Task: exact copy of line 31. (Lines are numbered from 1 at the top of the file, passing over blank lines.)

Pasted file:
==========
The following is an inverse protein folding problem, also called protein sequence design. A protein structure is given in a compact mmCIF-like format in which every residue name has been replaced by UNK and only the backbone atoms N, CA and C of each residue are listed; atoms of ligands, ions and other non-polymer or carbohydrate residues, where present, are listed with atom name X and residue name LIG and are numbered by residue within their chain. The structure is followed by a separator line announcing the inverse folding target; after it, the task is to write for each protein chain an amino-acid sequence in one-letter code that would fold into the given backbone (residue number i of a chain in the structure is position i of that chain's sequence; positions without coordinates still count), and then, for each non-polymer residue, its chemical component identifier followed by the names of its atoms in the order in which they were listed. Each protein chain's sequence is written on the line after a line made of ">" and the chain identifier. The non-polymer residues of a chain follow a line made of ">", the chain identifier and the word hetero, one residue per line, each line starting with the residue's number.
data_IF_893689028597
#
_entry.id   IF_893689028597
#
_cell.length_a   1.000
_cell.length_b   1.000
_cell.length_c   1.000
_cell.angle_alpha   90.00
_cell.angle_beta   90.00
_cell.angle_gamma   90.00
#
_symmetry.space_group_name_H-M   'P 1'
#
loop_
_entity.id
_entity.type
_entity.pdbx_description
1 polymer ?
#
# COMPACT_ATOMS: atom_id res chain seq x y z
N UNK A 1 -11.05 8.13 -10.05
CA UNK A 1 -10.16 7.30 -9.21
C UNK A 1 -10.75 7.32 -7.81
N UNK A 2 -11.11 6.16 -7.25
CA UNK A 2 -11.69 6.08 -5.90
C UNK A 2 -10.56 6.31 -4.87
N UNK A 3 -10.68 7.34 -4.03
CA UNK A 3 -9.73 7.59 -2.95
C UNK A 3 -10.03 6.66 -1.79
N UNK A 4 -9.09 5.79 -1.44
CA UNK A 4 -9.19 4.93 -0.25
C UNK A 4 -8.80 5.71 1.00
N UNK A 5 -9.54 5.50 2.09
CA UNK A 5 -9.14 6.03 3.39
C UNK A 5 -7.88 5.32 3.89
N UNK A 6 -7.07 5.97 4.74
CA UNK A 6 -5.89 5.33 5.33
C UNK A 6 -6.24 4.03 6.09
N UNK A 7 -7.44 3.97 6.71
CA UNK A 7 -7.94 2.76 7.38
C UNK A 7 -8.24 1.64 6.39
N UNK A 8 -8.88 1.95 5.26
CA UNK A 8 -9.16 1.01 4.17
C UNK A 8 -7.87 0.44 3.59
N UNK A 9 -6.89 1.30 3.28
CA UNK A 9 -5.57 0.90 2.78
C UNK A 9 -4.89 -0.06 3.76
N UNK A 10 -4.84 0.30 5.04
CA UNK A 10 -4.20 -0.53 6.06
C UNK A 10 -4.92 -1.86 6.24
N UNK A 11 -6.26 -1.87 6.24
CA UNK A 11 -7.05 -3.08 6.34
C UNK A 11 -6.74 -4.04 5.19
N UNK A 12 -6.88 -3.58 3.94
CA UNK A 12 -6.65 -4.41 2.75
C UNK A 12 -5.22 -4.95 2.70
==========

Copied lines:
N UNK A 4 -9.09 5.79 -1.44